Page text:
Khmer Rouge prison chief to appeal conviction of U.N.-backed tribunal

Tuesday, July 27, 2010

Khmer Rouge prison chief to appeal conviction

PHNOM PENH, Cambodia — The Khmer Rouge’s chief jailer plans to appeal his conviction by a U.N.-backed war crimes tribunal, which sentenced him to 35 years in prison for overseeing the deaths of up to 16,000 people, the tribunal spokesman said Tuesday.

Kaing Guek Eav — also known as Duch — was convicted Monday of war crimes and crimes against humanity. He was the first major Khmer Rouge figure to face trial more than three decades after the regime’s brutal rule led to the deaths of 1.7 million people.

He will only have to serve 19 years of his sentence after taking into account time already served and other factors.

Tribunal spokesman Reach Sambath said that Duch’s lawyer, Kar Savuth, has notified the tribunal of his intent to appeal.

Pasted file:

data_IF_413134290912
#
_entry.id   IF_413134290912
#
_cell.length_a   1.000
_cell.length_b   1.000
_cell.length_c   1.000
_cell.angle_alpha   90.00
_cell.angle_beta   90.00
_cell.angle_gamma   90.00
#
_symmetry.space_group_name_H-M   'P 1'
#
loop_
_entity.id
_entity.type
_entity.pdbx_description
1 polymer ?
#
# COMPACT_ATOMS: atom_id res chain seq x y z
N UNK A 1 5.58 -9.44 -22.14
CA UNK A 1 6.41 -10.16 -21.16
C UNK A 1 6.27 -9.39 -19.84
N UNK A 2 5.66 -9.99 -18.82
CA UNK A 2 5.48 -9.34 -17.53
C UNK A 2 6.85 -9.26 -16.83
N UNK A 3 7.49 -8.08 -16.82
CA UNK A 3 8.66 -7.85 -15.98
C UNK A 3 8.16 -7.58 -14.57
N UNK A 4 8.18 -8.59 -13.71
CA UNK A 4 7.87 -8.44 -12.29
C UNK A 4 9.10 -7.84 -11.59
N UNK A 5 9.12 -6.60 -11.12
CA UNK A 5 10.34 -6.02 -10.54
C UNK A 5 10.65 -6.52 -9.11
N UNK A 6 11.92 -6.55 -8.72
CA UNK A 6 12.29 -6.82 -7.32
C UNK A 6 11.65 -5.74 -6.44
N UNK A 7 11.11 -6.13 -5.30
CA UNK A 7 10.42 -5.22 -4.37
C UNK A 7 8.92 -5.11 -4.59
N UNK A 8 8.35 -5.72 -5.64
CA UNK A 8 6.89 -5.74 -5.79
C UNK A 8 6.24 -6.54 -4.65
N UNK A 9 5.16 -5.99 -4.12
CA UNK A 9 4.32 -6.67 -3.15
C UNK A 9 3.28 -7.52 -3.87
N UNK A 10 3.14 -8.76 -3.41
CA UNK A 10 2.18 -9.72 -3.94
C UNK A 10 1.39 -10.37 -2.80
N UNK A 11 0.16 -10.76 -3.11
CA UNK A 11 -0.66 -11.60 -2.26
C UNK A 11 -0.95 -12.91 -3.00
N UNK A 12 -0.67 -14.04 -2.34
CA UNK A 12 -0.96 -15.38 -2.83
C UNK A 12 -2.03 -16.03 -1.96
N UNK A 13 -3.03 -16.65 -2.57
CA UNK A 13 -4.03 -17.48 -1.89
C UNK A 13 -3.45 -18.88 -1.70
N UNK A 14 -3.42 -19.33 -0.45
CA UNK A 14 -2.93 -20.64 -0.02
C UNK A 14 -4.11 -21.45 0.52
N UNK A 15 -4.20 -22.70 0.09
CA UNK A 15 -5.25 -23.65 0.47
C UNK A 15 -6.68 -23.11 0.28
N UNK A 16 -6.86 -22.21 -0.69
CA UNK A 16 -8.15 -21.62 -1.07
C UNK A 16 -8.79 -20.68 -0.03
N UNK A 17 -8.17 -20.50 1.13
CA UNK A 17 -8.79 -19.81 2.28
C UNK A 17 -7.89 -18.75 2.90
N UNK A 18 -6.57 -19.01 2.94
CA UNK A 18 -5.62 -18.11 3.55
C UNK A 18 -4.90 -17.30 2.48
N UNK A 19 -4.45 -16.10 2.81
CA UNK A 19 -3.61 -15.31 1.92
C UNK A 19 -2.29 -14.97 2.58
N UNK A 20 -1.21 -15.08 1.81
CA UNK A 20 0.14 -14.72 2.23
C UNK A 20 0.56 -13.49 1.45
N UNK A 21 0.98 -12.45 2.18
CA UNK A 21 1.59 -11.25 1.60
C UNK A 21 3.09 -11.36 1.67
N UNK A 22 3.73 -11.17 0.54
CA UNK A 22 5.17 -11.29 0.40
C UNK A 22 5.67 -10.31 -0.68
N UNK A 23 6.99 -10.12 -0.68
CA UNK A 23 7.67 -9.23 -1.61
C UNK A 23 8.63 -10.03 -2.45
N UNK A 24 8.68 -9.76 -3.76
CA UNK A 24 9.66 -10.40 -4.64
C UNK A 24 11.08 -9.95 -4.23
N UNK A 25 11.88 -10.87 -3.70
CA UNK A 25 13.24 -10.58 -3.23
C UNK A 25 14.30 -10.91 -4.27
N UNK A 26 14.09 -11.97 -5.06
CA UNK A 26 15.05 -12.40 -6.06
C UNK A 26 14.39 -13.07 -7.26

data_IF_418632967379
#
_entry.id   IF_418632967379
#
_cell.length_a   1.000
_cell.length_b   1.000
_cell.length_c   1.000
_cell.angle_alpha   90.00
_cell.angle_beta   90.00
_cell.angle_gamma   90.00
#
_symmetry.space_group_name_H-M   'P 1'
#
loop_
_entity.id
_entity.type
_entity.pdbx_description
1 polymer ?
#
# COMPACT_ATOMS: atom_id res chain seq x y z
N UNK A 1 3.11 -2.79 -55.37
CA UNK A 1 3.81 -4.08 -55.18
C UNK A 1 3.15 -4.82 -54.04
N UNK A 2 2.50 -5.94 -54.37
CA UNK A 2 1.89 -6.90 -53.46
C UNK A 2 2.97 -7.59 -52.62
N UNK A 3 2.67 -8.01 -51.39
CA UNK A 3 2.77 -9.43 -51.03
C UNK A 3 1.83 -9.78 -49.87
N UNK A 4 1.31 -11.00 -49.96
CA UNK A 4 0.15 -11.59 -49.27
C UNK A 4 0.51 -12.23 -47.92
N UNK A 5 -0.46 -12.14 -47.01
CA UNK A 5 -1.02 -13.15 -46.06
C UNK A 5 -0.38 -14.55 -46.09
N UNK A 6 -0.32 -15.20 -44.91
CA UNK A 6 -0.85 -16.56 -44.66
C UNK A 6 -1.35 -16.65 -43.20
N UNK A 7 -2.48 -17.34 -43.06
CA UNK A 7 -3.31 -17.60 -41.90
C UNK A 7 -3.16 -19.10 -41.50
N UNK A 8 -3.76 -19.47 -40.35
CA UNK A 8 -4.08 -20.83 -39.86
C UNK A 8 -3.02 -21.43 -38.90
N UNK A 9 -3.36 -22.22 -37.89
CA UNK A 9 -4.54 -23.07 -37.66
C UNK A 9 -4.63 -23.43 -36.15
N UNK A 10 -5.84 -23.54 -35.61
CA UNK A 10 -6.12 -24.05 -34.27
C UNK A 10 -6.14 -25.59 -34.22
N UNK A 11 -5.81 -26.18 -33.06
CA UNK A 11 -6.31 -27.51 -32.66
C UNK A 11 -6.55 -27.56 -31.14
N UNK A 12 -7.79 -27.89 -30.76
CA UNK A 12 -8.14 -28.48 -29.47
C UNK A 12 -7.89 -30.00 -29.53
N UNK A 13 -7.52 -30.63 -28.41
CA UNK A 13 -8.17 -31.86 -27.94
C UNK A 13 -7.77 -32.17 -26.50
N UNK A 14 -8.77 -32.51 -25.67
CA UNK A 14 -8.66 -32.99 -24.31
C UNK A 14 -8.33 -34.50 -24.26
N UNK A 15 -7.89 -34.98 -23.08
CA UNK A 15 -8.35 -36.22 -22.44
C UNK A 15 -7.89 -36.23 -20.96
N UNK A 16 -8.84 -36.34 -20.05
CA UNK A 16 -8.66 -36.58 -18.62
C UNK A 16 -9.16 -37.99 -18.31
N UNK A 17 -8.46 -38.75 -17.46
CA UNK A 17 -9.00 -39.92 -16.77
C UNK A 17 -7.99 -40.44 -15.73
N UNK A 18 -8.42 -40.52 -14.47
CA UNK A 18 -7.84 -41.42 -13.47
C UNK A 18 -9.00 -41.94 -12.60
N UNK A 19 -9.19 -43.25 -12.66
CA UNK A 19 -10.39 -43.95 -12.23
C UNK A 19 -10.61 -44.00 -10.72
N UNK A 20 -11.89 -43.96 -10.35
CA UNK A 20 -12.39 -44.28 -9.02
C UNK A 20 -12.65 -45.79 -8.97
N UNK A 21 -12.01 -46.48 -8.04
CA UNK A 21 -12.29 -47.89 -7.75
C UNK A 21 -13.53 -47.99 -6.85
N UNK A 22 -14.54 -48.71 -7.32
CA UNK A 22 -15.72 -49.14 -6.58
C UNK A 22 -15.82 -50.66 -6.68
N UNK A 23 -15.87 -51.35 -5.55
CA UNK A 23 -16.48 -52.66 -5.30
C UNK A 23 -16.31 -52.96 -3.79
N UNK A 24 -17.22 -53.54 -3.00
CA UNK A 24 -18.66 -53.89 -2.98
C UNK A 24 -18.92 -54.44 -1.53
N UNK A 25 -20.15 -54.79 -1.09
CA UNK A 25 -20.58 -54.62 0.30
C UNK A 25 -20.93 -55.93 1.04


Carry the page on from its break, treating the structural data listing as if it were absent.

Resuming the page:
“Kar Savuth told me several hours after the verdict was issued that he would appeal,” the spokesman said. “He said he would have appealed a sentence of even one day.”

Duch oversaw the notorious Tuol Sleng prison and torture center — code-named S-21. He admitted his guilt during testimony but argued that he was only following orders and acted out of desperation to save his and his family’s lives and should not he held responsible.

Survivors of the “killing fields” of 1975-79 expressed anger and disbelief at what they saw as too lenient a sentence for a key player in the regime that wiped out a quarter of Cambodia’s population.

Four other senior leaders of the Khmer Rouge are detained and waiting to face trials, expected to start later this year.

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